this is not a place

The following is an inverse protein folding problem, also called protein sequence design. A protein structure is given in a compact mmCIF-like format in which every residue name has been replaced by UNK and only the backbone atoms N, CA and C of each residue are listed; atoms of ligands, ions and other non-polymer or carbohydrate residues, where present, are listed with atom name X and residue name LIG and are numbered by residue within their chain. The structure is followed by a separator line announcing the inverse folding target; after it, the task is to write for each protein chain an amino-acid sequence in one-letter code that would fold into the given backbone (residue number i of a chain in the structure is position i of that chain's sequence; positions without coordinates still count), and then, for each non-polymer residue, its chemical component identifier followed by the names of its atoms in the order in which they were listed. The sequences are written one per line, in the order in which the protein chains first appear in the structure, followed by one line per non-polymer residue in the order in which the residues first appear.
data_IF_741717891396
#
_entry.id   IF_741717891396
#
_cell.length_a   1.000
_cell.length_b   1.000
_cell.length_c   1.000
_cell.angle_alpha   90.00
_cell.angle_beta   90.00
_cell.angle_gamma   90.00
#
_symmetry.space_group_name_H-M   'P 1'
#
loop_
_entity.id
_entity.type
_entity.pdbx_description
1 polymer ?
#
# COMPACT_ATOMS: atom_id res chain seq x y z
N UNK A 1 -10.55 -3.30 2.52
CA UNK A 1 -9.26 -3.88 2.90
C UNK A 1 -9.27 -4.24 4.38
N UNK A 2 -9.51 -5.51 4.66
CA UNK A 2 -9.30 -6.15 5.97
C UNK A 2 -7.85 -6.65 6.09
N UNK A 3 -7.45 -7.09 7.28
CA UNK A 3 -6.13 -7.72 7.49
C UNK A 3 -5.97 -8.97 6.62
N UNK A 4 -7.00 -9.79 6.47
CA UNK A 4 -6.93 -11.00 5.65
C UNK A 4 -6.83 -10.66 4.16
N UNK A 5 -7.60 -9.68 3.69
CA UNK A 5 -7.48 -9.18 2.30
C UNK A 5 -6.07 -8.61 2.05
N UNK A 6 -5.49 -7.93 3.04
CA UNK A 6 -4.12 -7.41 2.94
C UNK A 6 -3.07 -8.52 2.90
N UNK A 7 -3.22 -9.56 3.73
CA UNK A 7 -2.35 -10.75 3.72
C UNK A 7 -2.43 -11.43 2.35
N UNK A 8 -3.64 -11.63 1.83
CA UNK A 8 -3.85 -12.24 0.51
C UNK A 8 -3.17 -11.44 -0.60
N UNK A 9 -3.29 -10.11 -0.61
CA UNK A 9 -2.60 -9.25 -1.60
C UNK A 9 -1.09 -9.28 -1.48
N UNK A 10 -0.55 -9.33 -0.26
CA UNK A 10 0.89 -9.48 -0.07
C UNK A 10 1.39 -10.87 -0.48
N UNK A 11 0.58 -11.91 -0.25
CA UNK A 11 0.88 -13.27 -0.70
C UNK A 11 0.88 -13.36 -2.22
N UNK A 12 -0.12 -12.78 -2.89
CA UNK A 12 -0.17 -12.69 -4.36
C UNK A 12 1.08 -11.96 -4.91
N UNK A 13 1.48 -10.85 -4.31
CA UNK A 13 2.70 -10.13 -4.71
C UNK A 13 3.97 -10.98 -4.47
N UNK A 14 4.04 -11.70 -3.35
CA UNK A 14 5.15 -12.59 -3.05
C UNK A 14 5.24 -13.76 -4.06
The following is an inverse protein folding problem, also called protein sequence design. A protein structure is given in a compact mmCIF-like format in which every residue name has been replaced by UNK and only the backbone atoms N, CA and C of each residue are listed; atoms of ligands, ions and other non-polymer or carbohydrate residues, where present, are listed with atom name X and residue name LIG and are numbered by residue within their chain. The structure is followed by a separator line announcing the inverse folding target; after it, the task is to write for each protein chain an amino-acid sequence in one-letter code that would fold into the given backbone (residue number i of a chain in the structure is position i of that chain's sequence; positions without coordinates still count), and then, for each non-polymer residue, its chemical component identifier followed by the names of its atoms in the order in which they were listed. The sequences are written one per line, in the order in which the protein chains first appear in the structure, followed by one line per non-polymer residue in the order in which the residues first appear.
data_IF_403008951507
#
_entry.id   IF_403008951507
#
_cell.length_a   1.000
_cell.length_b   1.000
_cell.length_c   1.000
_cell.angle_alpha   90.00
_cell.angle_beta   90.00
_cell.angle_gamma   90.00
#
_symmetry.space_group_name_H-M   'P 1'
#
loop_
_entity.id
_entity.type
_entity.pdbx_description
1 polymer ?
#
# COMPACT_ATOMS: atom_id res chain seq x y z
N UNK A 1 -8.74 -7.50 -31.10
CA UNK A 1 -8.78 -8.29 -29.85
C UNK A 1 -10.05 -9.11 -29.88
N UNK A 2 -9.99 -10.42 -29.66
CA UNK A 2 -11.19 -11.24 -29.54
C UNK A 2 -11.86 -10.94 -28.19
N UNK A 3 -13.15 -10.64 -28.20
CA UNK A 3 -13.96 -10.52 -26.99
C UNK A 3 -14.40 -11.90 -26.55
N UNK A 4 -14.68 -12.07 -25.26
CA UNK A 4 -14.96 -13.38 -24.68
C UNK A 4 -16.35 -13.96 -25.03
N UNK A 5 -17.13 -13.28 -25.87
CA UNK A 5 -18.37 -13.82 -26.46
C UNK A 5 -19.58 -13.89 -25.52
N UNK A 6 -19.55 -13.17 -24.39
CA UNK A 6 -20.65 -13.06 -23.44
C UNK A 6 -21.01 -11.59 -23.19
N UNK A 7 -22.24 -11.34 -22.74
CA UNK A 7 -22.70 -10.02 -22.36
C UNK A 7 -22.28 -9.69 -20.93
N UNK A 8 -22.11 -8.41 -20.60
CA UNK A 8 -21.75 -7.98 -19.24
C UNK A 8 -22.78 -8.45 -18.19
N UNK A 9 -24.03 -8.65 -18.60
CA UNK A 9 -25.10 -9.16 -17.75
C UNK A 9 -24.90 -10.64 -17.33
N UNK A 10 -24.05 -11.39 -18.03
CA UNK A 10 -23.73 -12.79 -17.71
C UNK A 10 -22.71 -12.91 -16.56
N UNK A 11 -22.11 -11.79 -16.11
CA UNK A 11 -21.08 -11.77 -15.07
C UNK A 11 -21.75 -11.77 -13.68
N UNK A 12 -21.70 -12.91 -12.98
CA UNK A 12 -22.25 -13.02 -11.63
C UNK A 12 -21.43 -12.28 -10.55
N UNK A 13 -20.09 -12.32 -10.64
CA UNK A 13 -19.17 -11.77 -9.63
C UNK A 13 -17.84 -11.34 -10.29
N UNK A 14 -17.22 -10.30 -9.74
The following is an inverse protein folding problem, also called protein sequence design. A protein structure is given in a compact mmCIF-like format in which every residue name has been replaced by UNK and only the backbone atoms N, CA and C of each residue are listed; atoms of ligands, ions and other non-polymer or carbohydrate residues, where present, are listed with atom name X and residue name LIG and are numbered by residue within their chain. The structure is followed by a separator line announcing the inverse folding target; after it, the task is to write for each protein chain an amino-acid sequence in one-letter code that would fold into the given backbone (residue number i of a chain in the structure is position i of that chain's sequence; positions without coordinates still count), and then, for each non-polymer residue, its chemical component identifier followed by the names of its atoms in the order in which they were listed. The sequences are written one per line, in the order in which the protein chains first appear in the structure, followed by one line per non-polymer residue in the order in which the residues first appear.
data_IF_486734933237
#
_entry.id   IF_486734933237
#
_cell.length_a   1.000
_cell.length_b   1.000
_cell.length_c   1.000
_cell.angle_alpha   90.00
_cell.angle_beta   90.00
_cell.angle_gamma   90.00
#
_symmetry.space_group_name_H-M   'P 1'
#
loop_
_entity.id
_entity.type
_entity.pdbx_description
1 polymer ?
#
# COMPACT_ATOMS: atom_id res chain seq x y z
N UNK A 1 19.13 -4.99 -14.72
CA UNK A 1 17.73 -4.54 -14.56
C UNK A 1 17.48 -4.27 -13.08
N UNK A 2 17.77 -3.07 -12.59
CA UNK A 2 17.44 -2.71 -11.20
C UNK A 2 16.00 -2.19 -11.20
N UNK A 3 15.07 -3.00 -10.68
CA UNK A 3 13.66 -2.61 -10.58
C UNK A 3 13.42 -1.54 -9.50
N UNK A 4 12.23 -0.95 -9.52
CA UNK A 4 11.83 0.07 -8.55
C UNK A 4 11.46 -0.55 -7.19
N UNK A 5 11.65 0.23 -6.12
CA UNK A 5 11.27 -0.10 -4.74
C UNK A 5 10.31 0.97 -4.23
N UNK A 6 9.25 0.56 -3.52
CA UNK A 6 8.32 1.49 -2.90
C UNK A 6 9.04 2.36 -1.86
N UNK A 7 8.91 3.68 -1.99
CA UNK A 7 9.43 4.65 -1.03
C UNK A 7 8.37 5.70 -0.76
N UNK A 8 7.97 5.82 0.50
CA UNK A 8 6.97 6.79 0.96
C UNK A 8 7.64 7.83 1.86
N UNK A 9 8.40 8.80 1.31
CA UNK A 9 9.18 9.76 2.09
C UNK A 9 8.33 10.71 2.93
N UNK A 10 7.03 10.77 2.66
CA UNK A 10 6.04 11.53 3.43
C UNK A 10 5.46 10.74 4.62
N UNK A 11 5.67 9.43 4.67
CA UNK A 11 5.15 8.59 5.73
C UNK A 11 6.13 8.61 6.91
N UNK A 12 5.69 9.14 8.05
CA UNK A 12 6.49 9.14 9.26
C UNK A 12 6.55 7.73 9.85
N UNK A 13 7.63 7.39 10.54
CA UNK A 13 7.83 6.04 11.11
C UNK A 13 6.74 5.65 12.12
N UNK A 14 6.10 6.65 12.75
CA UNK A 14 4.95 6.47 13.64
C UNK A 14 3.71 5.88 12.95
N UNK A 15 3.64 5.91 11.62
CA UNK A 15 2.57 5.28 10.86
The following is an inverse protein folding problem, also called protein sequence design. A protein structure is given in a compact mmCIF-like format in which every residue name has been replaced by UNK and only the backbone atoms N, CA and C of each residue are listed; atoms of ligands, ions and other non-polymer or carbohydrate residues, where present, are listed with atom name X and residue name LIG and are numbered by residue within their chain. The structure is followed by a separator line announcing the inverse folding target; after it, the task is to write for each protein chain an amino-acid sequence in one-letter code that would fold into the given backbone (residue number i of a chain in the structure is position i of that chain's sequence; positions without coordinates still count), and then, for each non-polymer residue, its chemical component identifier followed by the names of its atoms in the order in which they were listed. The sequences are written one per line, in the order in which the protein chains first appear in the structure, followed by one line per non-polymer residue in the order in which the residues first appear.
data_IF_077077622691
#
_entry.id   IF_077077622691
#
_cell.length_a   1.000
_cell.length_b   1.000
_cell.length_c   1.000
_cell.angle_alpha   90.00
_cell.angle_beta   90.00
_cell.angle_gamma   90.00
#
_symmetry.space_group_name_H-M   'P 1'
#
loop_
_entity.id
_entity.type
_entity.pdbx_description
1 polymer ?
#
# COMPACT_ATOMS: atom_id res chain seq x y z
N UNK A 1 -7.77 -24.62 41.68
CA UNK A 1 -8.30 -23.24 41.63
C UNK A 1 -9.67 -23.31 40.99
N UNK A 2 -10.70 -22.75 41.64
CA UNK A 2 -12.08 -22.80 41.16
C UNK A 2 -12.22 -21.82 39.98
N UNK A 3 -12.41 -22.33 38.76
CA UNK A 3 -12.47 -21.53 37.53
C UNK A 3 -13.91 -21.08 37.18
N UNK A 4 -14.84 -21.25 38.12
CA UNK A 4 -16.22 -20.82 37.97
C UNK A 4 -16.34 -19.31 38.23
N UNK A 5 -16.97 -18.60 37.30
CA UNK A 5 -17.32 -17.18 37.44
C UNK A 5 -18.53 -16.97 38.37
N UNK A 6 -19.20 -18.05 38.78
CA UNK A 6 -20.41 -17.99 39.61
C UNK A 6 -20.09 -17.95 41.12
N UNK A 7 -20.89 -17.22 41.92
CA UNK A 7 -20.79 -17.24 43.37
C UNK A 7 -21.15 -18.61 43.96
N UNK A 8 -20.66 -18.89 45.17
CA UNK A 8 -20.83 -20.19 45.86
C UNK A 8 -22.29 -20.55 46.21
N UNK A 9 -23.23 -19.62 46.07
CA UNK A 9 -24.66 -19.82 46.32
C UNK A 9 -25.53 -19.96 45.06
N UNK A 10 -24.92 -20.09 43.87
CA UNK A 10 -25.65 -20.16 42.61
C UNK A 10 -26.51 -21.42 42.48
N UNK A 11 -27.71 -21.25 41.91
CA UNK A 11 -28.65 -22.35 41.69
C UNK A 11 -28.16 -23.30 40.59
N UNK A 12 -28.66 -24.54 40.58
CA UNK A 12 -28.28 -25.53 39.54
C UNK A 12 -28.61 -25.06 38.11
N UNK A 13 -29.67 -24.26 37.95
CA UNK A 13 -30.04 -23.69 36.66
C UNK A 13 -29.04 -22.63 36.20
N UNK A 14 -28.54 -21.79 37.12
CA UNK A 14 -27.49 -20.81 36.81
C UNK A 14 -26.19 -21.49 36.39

In the age of fake you have to be responsible when you write fiction. You can’t just shrug off the possibility that by making fantasy the lingua franca and reader-immersion the goal, you contribute to the mess. There are conjurors and there are audiences. Audiences hate a conjuror who reveals the trick, because that leaves them nowhere to go but the real. Among conjurors, revealing the trick is seen to be a mistake. But the history of the West since the early 1970s is of a concerted attempt to turn conjuring into real magic, and force open a fully occupiable space between the real and the unreal, between what entropy allows and what it doesn’t. Freedom from entropy–magic–is what “immersion” means, in the context of imaginative fiction (and in the context of branding, media theatre & political rhetoric, modern imaginative fiction’s closest relatives). Immersion is a massive act of denial. Denial passes itself off as a place, and everybody will live happily there until a way is found to watermark each scene or sentence, accompanying fantasy with the patient reminder, “This isn’t happening. It isn’t a ‘secondary world’. It’s an entertainment.” Presentationally, puppet shows, fairy tales, spoken word storytelling, whimsy, outright satires and Edwardian dioramas long past their best are the way to go: they have such unrelenting honesty about the nature of the relationship.